Targeting Melatonin MT2 Receptors: A Novel Pharmacological Avenue for Inflammatory and Neuropathic Pain (E-pub Ahead of Print)
Danilo De Gregorio,
Melatonin (MLT) has been implicated in several pathophysiological states, including pain. MLT mostly activates two G-protein coupled receptors, MT1 and MT2. In this review, we present the analgesic properties of MLT in preclinical and clinical studies, giving particular emphasis to the effects mediated by MT2 receptors and to recent investigations demonstrating the analgesic effects of MT2 receptor partial agonists in chronic and acute/inflammatory pain conditions. MT2 receptors are localized in specific brain areas, including the reticular and the ventromedial nuclei of the thalamus (part of the ascending nociceptive pathway) and the ventrolateral periaqueductal grey matter (vlPAG) (part of the descending antinociceptive pathway). MLT displays analgesic properties in several animal paradigms of chronic, acute, inflammatory and neuropathic pain; importantly, these effects are mediated by MT2 receptors since they are blocked by selective MT2 antagonists. In different pain paradigms, UCM924 and UCM765, two selective MT2 receptor partial agonists, produce analgesic effects with higher potency than MLT, thus confirming the involvement of MT2 receptors in pain. Notably, these compounds do not induce sedation and motor impairments. Although their analgesic mechanism of action is not yet completely elucidated, they act on antinociceptive descending pathways by stimulating MT2 receptors on glutamatergic neurons of the vlPAG, which in turn activate OFF cells and inhibit ON cells of the rostral ventromedial medulla (RVM). Collectively, there is strong preclinical evidence suggesting the pharmacological potential of MT2 receptor partial agonists, which also have a favorable toxicological profile. These compounds may be further developed as novel analgesic drugs.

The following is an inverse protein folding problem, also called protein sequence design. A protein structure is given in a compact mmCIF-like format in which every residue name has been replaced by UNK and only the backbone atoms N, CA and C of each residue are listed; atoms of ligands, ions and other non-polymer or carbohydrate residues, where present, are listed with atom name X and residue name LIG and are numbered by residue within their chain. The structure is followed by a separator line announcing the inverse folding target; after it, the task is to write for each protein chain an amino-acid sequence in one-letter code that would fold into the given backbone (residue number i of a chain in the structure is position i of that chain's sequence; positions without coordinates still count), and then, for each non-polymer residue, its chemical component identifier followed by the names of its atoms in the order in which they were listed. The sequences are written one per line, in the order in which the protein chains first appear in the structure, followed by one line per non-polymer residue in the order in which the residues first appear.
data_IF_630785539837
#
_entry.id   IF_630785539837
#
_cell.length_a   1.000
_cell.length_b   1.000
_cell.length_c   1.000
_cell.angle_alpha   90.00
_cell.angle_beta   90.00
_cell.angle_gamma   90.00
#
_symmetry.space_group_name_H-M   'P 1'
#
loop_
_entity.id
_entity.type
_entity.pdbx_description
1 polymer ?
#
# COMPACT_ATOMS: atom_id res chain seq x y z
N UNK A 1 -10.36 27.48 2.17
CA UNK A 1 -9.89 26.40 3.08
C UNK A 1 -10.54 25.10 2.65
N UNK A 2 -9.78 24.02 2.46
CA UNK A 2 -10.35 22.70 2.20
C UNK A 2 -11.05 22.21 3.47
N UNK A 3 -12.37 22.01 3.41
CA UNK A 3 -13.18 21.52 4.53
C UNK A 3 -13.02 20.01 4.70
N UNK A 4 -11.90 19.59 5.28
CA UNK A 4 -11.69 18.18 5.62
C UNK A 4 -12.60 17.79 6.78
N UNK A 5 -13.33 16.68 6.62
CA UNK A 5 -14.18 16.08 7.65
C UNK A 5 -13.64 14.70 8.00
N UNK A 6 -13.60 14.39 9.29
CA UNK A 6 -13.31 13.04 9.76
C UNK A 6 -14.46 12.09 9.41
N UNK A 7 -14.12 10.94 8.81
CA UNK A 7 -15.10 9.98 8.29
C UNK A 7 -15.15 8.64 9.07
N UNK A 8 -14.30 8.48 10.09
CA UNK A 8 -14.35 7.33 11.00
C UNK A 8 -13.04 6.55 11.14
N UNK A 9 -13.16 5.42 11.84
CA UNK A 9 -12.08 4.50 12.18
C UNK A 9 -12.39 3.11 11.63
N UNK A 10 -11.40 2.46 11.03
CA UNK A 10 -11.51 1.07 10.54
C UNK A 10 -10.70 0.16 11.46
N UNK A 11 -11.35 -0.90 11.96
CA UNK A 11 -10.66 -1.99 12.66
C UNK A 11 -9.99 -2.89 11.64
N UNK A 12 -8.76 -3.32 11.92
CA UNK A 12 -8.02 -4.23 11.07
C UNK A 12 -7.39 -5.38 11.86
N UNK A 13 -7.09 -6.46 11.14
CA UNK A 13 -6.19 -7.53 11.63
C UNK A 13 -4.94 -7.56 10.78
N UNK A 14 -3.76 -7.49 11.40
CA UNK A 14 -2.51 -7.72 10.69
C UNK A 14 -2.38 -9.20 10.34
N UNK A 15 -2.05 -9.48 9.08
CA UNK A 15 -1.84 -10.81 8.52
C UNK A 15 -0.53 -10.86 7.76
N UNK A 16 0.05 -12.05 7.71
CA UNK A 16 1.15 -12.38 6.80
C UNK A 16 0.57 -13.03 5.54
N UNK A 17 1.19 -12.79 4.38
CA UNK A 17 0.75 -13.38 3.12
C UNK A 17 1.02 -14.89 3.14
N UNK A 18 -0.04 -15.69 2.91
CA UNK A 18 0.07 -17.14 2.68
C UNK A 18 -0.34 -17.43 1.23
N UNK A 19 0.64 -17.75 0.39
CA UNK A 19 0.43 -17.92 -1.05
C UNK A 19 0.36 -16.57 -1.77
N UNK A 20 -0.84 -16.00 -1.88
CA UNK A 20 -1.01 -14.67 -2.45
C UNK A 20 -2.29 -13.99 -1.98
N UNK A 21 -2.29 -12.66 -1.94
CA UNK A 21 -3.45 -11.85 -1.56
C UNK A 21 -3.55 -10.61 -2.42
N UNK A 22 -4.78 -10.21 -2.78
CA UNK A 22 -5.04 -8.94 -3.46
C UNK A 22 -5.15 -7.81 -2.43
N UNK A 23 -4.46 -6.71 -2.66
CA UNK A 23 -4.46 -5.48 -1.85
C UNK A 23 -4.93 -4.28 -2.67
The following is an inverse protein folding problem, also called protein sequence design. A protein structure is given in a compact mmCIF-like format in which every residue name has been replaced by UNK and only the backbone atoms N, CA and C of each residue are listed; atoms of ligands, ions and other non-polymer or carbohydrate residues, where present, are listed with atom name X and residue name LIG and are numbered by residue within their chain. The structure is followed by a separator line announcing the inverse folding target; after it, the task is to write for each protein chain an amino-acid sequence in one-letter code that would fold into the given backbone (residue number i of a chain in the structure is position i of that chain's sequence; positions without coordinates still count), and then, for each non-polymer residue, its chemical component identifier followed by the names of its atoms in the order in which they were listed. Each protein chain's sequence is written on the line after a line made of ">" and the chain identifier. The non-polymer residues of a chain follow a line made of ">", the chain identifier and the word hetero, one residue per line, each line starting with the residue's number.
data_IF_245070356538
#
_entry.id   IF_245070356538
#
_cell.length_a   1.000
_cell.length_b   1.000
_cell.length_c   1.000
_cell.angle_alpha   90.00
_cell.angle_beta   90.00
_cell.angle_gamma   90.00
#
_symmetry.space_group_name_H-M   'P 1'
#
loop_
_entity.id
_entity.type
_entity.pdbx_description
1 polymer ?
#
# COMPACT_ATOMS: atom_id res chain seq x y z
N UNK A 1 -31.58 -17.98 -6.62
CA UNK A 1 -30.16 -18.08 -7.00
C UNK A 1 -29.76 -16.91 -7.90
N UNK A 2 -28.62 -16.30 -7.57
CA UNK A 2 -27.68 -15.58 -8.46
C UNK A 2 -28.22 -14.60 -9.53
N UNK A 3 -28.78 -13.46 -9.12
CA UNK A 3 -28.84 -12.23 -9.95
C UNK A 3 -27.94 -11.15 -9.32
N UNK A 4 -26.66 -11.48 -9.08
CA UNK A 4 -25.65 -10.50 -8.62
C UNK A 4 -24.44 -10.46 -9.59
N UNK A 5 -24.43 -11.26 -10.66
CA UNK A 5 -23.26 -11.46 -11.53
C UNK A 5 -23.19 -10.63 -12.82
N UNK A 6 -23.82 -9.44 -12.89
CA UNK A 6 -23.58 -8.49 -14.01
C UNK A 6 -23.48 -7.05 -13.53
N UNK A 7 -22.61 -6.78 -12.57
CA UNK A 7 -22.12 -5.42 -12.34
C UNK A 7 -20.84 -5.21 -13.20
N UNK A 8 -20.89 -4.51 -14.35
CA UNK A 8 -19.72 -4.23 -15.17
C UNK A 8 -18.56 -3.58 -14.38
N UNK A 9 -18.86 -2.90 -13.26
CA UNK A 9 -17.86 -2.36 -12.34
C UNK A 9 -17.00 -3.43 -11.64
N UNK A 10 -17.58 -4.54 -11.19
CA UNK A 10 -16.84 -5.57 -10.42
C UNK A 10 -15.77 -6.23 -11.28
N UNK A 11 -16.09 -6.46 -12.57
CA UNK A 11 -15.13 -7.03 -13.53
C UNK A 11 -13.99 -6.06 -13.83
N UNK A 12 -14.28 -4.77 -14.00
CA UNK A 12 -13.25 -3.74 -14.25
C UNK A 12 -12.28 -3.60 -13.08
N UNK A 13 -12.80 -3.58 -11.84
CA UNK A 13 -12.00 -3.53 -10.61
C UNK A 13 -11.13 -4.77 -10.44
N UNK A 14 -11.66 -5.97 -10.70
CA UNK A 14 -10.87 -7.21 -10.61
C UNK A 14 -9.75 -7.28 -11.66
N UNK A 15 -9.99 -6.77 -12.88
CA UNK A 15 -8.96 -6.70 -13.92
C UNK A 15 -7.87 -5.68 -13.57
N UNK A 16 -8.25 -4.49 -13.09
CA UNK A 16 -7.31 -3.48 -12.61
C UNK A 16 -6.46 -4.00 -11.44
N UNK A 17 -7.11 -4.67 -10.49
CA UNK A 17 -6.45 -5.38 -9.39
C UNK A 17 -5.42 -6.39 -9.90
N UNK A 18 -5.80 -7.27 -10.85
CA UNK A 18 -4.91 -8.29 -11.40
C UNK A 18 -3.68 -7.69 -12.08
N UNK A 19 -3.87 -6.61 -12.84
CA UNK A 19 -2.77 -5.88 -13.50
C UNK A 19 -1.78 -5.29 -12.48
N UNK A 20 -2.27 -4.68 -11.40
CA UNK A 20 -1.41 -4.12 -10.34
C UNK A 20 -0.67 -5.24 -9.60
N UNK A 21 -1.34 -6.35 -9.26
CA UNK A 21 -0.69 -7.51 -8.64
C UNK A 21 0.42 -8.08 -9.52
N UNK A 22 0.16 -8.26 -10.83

Keywords: Melatonin, MT2 receptors, MT2 receptors partial agonists, ON/OFF cells, chronic pain, acute/inflammatory pain.
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